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OAS to assist Guyanese officials in combating trafficking in persons

  October 12, 2010

Trafficking in persons is a modern-day form of slavery and a violation of basic human rights involving coercive sexual exploitation, forced labor and involuntary servitude, among others. On October 14 and 15, the Organization of American States (OAS) will train 50 police, immigration officials, prosecutors and judges in Georgetown, Guyana, to increase their awareness of this crime and strengthen their efforts to prevent and combat it.

The OAS program, “Strengthening the Capacity of Law Enforcement Officials, Judges and Prosecutors in the Caribbean to Identify and Combat Trafficking in Persons, especially Women and Children,” is being implemented in 13 English-speaking countries of the Caribbean. Specifically the program hopes to strengthen the capacity of police, prosecutors and courts to implement laws to combat trafficking; increase the exchange of information between the various Caribbean agencies working to combat human trafficking; and improve the capacity of law enforcement officers to protect and provide assistance to victims.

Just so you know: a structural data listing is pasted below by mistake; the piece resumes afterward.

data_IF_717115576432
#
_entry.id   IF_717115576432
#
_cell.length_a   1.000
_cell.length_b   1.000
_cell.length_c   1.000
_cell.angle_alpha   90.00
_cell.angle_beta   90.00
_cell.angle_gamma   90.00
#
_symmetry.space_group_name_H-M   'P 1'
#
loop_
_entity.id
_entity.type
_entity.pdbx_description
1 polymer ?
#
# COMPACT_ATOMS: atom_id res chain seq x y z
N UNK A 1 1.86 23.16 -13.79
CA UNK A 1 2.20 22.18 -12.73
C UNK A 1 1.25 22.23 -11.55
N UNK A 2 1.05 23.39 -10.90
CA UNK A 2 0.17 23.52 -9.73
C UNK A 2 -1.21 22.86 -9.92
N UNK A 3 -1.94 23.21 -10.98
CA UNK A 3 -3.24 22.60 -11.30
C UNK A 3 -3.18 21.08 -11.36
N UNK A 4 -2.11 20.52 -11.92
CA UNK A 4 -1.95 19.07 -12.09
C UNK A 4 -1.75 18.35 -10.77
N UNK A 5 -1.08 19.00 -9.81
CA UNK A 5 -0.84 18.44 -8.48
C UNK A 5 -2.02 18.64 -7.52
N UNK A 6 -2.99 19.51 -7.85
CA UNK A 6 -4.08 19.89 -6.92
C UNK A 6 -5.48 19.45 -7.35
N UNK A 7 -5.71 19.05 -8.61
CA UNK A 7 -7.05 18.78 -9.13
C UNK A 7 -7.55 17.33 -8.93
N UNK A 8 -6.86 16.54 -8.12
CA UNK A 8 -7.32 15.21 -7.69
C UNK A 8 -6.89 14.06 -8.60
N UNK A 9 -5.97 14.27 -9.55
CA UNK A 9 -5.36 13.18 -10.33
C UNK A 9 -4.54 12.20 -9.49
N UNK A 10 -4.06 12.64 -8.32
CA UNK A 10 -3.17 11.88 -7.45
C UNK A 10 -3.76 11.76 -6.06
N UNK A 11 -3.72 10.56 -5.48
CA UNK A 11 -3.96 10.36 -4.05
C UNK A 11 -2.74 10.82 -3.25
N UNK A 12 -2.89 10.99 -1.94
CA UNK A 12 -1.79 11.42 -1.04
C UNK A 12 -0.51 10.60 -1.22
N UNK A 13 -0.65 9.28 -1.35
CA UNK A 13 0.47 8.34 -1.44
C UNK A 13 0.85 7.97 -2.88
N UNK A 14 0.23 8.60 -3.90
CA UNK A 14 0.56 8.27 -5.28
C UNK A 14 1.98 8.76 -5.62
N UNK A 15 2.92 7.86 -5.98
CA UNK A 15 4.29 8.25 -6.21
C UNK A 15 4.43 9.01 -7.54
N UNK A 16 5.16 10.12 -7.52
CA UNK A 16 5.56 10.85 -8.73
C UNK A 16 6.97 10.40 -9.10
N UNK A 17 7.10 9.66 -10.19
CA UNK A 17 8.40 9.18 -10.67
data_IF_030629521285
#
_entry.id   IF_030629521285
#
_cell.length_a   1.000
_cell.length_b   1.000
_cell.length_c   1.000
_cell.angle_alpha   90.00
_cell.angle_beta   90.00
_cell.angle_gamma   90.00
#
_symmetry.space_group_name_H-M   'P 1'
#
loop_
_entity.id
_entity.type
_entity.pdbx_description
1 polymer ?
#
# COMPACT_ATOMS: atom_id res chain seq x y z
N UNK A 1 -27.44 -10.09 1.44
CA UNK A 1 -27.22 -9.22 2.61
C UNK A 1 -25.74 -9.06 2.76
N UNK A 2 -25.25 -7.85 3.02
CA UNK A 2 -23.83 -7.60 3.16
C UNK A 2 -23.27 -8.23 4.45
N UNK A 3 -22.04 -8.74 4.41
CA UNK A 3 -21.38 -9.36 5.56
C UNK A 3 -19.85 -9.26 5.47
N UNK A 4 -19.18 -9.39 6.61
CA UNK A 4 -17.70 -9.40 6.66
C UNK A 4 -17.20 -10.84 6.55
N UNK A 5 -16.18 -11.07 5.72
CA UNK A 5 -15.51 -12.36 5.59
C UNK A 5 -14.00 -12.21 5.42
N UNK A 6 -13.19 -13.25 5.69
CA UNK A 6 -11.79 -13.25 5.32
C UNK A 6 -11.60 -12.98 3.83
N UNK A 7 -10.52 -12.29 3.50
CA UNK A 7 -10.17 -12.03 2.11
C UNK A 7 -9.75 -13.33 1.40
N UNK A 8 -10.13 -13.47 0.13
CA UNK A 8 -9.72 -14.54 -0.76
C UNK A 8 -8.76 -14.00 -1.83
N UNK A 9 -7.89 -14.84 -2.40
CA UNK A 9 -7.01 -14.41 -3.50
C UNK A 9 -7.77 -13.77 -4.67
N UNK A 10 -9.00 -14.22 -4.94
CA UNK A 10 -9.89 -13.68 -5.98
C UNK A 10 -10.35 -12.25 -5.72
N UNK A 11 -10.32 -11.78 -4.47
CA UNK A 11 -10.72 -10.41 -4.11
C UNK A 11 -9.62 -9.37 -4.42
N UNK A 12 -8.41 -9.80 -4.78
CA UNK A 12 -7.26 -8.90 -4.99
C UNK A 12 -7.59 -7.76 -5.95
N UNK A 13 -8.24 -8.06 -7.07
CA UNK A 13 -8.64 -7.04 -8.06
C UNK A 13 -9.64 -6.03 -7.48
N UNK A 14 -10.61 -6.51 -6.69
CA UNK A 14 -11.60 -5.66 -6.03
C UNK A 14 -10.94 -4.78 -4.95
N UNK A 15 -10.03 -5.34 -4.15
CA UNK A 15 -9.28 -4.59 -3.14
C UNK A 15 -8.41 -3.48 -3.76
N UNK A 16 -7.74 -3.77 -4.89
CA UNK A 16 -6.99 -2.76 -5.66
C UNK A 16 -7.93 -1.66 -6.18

This 2-day training seminar, led by OAS anti-trafficking in persons experts, will look at such areas as the distinction between trafficking and smuggling; crime scene management; victim identification, assistance and protection; standard operating procedures for immigration control; understanding the gender perspective as part of the human rights framework; and how trafficking in persons affects men, women, boys and girls in different ways.

This program has been made possible with funding from the Canadian International Development Agency (CIDA).

For more information, please contact the Department of Public Security of the OAS at

Reference: E-377/10